There is a hint that Omar’s extreme, subjective experiences come to an end. ‘He had the feeling that his heart was beating in reality, not in a dream, and that he was returning to the world.’ [19.]

There is no resolution. There cannot be.

At the end The Beggar approaches the condition of parable. It is a parable about the desperate search for spirituality in a material world.


Bibliographical note

Goldschmidt, Arthur Jr., Modern Egypt: the Formation of a Nation State, 2004

Photo on Visual Hunt




Faint hope

The Search

Naguib Mahfouz, 1964

Published in 1964, The Search is in some ways unlike the other novels of the 1960s. Unlike them, it does not deal with politics. In particular, it does not deal with the politics of the July Revolution and of Arab Socialism.What The Search deals with are themes that recur in the novels of Naguib Mahfouz: crime and sexual splitting. It also deals with isolation.

Crime is also important in the novels of the 1940s. Crime is a theme in particular in Midaq Alley (1943) and The Beginning and the End (1950).

In Midaq Alley, Dr Booshy, the fake dentist, and his partner in crime, Zaita, rob graves. [Midaq Alley, 27.] That is how Dr Booshy obtains the gold for the dentures he makes cheaply for poor people. Zaita create cripples. [7.]

In The Beginning and the End the oldest brother, Hassan, is a thug and a drug peddler. He is introduced to this work by Ali Sabri, a conceited and unsuccessful musician. ‘“The band will be working in this coffeehouse,” [Ali Sabri] said… “On every corner there is a thug…. And who is the right person to deal with them? You. There is also the important trade in narcotics…. And who’s the right person to deal with it? You again,” Ali Sabri said.’ [The Beginning and the End, 37.]

Sexual splitting, the other main theme in The Search, is also important in the novels of the 1940s. It is the dominant theme, although it is handled in very different ways, in both Khan al-Khalili (1945) and The Mirage (1948).
In The Mirage, Kamil cannot consummate his marriage with Rabab, whom he idealises. ‘… [Rabab] was the epitome of ideal womanhood.’ [The Mirage, 38.]

By contrast he finds it easy to have sex with Inayat, his mistress, who by contrast is rather coarse. ‘…there was a boldness in her gaze that caused me to look away bashfully….. She looked to be over forty, and … she was uglier than she was pretty.’ [51.]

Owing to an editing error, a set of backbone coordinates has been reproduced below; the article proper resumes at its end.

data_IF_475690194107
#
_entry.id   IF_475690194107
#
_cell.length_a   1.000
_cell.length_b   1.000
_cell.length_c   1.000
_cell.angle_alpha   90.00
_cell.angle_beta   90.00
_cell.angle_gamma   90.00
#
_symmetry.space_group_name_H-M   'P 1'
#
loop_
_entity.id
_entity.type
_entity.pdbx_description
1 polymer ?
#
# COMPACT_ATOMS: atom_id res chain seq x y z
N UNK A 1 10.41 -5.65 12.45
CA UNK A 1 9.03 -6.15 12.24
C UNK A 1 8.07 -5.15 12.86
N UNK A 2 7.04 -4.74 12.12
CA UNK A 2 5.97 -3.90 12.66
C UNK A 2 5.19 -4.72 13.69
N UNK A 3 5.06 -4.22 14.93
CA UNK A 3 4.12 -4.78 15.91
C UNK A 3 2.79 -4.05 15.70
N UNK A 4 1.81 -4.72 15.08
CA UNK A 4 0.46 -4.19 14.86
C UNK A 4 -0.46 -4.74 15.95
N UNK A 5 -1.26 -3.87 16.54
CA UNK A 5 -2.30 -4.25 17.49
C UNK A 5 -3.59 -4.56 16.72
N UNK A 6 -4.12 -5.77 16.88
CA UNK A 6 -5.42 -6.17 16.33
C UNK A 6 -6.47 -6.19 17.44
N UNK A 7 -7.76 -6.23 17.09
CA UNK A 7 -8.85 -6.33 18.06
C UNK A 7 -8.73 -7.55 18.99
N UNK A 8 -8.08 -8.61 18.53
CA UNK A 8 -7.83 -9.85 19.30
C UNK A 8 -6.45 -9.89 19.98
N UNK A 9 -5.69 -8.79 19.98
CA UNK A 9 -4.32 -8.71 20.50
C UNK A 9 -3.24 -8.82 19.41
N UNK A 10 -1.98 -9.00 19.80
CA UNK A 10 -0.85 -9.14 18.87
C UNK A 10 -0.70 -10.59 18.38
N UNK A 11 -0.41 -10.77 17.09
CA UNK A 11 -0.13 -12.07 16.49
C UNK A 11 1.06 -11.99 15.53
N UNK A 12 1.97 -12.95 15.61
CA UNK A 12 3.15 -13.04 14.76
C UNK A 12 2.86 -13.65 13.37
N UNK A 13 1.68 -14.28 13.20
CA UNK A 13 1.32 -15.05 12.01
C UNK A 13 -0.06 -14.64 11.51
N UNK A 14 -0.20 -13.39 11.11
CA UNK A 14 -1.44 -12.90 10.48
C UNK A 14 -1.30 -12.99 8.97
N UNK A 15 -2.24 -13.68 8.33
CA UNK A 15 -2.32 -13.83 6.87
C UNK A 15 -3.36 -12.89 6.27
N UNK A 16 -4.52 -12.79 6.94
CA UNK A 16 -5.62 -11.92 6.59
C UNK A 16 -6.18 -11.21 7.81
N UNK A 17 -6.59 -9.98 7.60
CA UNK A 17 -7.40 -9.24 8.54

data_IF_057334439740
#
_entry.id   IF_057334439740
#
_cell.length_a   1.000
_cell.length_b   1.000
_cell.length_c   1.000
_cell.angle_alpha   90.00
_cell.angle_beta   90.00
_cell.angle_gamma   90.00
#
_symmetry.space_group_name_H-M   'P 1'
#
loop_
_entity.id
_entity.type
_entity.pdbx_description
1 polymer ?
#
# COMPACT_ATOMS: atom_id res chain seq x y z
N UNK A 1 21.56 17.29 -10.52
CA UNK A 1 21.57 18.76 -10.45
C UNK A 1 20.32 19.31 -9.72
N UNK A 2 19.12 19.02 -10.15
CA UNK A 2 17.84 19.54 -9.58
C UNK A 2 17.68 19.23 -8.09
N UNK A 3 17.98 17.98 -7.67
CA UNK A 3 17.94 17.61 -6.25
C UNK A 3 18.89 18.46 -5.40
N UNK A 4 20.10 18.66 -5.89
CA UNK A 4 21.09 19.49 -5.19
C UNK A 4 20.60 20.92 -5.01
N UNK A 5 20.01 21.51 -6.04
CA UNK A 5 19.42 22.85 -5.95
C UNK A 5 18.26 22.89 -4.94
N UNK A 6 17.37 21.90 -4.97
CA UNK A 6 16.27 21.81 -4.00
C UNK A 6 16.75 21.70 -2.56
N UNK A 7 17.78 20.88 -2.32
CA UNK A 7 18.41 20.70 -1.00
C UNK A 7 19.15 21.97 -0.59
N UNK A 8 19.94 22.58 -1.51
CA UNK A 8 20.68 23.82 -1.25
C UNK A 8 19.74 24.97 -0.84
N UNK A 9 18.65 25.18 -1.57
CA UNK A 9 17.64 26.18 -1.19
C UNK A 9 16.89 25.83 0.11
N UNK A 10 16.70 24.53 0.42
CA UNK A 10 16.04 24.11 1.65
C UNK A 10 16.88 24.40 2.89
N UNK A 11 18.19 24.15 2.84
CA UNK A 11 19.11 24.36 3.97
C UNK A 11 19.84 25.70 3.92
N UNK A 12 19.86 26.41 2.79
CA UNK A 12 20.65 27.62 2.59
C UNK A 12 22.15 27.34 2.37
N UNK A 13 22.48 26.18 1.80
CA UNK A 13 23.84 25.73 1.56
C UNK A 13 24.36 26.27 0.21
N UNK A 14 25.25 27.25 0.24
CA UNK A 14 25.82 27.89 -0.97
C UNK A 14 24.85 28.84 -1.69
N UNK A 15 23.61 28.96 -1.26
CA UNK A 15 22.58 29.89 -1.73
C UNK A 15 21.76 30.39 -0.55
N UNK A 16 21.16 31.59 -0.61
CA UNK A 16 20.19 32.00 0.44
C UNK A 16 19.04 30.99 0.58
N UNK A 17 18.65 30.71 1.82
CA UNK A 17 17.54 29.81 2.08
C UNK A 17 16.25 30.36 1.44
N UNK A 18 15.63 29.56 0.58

The novels written and published in the 1940s are set in the 1930s. There is a hint in the text that this is the period in which The Search is set.
The hint takes the form of a reference to war. ‘“But this impending war? Won’t it guarantee our cotton?”’ [The Search, Chapter 4.]

The clue is in the word ‘impending’. The Arab-Israeli wars and the Suez invasion came as a shock. It is the Second World War that was anticipated.
Curiously this reference to a war is the only clue that allows The Search to be dated. In most of the novels of the 1940s and 1960s Mahfouz is very careful to allow us to date the action quite precisely. We can date these novels to the year, if not the month.

Cairo Modern, for example, is dated by references to ‘the constitution of 1930-35….‘ [Cairo Modern, 6] and ‘The Nazi Party’s successful rise to power….’ [41] to a few months in 1932 and 1933.

The Thief and the Dogs, as another example, is similarly dated by references to historical events. It is not dated to quite such a narrow window. The Free Officers coup occurs while Said was serving four years in prison. The Free Officers staged their coup in 1952. The action of the novel therefore occurs between 1952 and 1956.

In The Search, it seems, Mahfouz was equally careful not to allow us to date the action. This is an indication that, as in The Mirage, we are dealing with personal rather than political matters.

The Mirage is set in the modern period. There are trams, and Rabab works as a teacher. It is likely to be set before the Second World War. There are horse-drawn carriages as well as motor taxis.

It is only the politics of Dr Rida, Kamil’s rival, which allow us to date the novel with more precision than that. ‘“Aren’t you still a radical Wafdist? You were thrown into prison once for the sake of the Wafd party!”’ [The Mirage, 46.] It is most likely that Dr Rida was imprisoned under the authoritarian Ismail Sidqi, who was Prime Minister from 1930 to 1933. This is not however the only time that a radical Wafdist could have been thrown into prison by the government of a rival party.